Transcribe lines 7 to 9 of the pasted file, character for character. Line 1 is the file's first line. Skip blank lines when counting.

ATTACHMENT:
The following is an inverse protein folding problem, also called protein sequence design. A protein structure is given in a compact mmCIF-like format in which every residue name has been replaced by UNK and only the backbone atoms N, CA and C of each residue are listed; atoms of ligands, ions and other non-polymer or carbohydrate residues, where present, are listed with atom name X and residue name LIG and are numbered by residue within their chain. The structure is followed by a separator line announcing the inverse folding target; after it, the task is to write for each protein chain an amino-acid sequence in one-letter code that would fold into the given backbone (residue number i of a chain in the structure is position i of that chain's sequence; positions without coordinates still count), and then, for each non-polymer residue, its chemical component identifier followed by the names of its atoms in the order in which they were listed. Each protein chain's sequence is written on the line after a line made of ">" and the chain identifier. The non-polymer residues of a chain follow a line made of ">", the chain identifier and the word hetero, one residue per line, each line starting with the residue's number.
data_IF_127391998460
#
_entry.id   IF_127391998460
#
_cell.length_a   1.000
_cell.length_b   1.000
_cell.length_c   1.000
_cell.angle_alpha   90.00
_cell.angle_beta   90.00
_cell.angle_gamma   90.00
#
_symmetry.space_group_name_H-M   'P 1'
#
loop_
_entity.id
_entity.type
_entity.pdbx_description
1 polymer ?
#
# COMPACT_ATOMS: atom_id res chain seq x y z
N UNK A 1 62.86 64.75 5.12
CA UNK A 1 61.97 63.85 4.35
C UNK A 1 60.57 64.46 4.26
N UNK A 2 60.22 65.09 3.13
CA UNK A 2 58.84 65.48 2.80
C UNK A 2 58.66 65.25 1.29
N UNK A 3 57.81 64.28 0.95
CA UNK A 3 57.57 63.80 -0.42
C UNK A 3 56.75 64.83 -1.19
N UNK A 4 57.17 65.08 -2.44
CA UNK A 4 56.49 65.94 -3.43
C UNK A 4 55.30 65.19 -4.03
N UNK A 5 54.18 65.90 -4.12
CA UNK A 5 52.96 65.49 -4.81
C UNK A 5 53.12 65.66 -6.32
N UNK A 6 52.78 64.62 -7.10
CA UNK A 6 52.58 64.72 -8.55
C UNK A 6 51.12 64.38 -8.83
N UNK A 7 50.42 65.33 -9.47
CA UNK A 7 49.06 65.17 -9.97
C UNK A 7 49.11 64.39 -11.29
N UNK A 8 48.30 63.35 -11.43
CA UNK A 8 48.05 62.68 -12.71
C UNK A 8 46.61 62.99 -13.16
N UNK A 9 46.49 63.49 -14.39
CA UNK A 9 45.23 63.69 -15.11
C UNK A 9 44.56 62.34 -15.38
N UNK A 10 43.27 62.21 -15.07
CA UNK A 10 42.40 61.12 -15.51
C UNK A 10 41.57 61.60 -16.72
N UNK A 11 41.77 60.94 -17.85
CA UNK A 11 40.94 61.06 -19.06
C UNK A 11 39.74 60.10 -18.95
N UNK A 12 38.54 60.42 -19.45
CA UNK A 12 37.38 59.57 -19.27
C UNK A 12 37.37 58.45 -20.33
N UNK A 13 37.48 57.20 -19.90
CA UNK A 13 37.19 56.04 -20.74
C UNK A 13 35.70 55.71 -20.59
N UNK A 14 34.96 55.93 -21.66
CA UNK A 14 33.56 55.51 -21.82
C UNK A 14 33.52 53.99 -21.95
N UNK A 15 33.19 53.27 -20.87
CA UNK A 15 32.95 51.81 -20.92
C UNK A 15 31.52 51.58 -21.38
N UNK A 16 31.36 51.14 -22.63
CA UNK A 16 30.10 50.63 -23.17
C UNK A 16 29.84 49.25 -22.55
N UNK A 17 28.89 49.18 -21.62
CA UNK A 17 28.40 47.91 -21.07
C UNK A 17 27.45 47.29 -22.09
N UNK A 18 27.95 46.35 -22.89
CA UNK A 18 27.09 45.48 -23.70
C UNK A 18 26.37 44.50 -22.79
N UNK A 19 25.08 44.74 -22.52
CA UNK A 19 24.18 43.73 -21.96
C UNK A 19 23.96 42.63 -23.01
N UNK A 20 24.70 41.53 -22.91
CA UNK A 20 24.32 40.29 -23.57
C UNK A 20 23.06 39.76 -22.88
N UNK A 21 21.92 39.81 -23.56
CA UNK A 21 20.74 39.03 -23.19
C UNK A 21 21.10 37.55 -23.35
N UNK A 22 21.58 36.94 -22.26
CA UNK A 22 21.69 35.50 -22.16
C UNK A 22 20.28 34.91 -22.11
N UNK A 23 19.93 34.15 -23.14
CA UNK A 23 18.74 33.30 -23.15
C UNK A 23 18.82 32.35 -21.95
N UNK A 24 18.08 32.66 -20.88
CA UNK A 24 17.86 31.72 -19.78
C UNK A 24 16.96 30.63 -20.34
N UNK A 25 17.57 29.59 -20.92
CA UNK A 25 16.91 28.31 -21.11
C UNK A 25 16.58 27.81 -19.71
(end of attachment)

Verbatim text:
_cell.length_b   1.000
_cell.length_c   1.000
_cell.angle_alpha   90.00